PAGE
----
Radio New Zealand Concert network
Sunday 4th of January 2009 at 3 - 6 pm
BERLIOZ: The Damnation of Faust,
an opera in 4 parts and two epilogues
Goethe’s classic story of Faust’s desire to regain his youth
and the consequences of his pact with Méphistophélès
who promises him knowledge and the fulfilment of all his wishes
Marguerite.................... Susan Graham
Faust............................. Marcello Giordani
Méphistophélès............. John Relyea
Metropolitan Opera Chorus & Orch/James Levine
This is the first offering in 2009 from the NY Metropera season, and it has Susan Graham, famous for her Dido in The Trojans of Berlioz (video).
The Damnation of Faust, by Hector Berlioz, after Goethe's Faust. Not an opera, really, just an opus: a "dramatic legend in four parts" (with two epilogues?), like his Romeo and Juliette (a dramatic symphony). But it has in fact been staged: Monte Carlo in 1893; Liverpool, New Orleans, New York in 1894. And it has been done in Wellington in our lifetime, 1992 (as Roger Wilson has reminded us). First performed in Paris in 1846, as a cantata or oratorio, we might say.
I have a recording on vinyl,with Janet Baker and Nicolai Gedda, Orchestre de Paris conducted by Georges Prêtre. I remember how excited I was to find it in a shop in Wellington. There is a Tanglewood version conducted by Seiji Ozawa (with Donald McIntyre as Mephistopheles).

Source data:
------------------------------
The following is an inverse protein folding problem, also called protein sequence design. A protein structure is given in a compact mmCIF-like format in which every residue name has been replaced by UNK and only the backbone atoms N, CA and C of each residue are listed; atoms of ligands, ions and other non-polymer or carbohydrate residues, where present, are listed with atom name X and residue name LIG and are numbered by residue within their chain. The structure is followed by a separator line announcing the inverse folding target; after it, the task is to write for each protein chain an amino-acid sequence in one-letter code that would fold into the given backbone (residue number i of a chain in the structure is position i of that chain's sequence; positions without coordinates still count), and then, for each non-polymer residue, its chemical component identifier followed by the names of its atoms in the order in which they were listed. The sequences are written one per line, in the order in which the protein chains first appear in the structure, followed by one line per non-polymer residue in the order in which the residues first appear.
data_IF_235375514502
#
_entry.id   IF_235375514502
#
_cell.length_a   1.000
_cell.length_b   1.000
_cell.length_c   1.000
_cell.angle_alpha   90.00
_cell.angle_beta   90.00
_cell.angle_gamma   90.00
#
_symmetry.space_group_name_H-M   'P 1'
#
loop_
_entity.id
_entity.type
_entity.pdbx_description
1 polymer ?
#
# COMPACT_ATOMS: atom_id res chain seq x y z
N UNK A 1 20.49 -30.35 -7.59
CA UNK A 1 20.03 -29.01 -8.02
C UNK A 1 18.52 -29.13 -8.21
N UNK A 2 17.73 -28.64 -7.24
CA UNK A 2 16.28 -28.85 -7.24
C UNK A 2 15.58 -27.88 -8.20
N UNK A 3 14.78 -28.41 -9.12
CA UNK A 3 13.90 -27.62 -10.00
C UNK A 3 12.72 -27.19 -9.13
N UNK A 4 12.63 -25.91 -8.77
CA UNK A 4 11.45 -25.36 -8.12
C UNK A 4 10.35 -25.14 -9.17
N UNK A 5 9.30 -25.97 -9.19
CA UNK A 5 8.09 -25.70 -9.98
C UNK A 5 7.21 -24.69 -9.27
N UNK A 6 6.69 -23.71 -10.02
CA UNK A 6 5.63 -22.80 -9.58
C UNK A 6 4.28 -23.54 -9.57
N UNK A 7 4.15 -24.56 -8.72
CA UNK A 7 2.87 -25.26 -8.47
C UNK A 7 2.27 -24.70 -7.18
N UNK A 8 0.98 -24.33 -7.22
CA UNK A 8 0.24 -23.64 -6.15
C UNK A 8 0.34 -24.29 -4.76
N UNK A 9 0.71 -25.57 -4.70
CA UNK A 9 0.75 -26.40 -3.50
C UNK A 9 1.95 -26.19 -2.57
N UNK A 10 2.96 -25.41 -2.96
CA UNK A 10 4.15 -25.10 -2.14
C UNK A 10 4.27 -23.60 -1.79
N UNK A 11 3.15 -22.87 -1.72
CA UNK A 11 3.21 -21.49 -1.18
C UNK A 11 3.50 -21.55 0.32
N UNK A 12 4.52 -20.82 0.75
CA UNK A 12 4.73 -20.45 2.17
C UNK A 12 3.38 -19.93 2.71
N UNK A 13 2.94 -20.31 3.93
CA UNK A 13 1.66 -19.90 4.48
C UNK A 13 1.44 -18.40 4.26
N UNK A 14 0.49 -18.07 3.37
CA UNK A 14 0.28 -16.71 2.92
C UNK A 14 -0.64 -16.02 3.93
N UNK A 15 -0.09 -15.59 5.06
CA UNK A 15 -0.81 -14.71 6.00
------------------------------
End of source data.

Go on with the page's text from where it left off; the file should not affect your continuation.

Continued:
But now let me tell you about the video of the 1999 Salzburg Festival, La Damnation de Faust, with English subtitles, not a few (phew!). Faust (Paul Groves), Marguerite (Vesselina Kasarova), Mephistopheles (Willard White, a black man, even though Meph is described as having "pale skin").
There are no "acts", only "scenes", about 20 (count 'em).
The first scene is in Hungary (so that the composer can include his version of the Rakoczy March; he does not bring Helen of Troy into it, as Goethe does, so we won't get the Trojan March recycled here). He incorporated his earlier "Eight scenes from Faust" (opus 1, 1828) into this work.
The central set-piece (so to speak) is a multi-storey cylindrical tower, which can contain the cast of thousands, encompassing Marguerite's room, and the fiery hell to which Faust will eventually be consigned, though Marguerite is received into heaven by angels.
Faust has a mobile phone and an unusual backpack (like a milk-can, perhaps a hydrogen bomb).
The story so far. Mephistopheles (a pale shadow of a black man), the emissary from Hell, has enticed Faust into a sin-binge, offering "all you ever fancied in your wildest dreams". The first port [a tipsy pun] of call was Auerbach's wine vaults, to join a jolly party. The entertainment was a requiem for a rat and a song about a flea. The academic Faust was not amused in this rough company. So the dirty devil tried again, transporting him to the banks of the Elbe River, to a bed (not the river bed, and surely not on both banks at once), on which Faust was treated to transports of delight. He heard his familiar spirit crooning his roses aria, and experienced sylphs dancing exquisitely, but invisibly, and only in virtual reality. He is given a glimpse of Marguerite. By this time Faust could have told the great deceiver to get real, and sued him for breach of contract.